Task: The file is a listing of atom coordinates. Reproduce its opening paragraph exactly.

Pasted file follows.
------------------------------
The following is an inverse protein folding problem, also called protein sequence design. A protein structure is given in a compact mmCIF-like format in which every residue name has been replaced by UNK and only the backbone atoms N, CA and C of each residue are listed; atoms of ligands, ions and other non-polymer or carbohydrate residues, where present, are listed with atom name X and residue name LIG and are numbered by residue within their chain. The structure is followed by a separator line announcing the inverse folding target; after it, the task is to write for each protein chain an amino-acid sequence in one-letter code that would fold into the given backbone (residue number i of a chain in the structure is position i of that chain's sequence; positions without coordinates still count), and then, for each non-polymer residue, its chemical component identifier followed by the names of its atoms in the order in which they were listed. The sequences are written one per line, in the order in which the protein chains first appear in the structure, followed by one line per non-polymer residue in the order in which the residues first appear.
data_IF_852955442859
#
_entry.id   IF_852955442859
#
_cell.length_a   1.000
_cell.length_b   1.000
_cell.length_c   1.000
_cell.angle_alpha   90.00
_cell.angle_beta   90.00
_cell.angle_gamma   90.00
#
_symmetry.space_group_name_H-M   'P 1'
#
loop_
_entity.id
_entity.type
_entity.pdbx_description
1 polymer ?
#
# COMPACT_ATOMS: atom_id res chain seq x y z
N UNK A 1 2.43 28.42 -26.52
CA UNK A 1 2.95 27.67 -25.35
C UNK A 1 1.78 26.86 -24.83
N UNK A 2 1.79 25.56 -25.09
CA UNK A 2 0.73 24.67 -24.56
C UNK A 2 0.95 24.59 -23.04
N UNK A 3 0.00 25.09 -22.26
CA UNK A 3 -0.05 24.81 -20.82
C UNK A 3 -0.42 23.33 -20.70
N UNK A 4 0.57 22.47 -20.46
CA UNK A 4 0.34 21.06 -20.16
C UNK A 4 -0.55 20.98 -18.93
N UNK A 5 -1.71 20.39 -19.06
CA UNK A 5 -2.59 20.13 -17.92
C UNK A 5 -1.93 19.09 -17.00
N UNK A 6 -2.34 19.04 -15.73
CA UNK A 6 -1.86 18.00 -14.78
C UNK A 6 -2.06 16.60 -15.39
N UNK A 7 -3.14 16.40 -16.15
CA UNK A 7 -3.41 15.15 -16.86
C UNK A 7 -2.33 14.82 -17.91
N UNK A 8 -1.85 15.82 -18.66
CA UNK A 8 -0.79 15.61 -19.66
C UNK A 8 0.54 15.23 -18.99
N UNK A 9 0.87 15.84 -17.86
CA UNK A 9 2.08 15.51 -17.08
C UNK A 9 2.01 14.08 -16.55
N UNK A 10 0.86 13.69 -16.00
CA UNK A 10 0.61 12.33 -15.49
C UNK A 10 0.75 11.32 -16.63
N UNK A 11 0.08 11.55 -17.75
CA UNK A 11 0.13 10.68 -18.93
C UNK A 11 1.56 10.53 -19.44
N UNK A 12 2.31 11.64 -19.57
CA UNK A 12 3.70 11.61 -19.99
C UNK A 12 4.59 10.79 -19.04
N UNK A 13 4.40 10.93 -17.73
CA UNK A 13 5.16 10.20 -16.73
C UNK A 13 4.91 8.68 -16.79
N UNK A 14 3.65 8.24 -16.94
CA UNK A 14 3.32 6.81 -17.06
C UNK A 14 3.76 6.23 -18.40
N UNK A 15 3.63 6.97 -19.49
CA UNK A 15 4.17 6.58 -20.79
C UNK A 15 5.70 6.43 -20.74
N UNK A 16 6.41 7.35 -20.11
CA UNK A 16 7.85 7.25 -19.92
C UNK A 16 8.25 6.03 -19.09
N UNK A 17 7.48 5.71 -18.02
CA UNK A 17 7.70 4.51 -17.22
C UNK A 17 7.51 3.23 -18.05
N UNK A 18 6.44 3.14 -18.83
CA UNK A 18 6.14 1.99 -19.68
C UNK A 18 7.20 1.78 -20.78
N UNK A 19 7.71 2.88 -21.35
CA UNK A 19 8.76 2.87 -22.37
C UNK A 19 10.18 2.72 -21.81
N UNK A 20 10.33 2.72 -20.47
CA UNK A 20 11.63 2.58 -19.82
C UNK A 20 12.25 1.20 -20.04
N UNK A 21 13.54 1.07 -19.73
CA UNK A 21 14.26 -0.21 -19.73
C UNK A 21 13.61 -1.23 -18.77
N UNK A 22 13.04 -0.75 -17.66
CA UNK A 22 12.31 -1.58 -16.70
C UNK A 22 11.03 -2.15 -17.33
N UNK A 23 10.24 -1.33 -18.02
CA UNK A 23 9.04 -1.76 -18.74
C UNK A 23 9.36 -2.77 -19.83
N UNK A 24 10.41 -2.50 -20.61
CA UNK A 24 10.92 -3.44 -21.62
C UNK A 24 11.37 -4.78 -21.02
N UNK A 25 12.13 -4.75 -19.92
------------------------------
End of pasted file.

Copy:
The following is an inverse protein folding problem, also called protein sequence design. A protein structure is given in a compact mmCIF-like format in which every residue name has been replaced by UNK and only the backbone atoms N, CA and C of each residue are listed; atoms of ligands, ions and other non-polymer or carbohydrate residues, where present, are listed with atom name X and residue name LIG and are numbered by residue within their chain. The structure is followed by a separator line announcing the inverse folding target; after it, the task is to write for each protein chain an amino-acid sequence in one-letter code that would fold into the given backbone (residue number i of a chain in the structure is position i of that chain's sequence; positions without coordinates still count), and then, for each non-polymer residue, its chemical component identifier followed by the names of its atoms in the order in which they were listed. The sequences are written one per line, in the order in which the protein chains first appear in the structure, followed by one line per non-polymer residue in the order in which the residues first appear.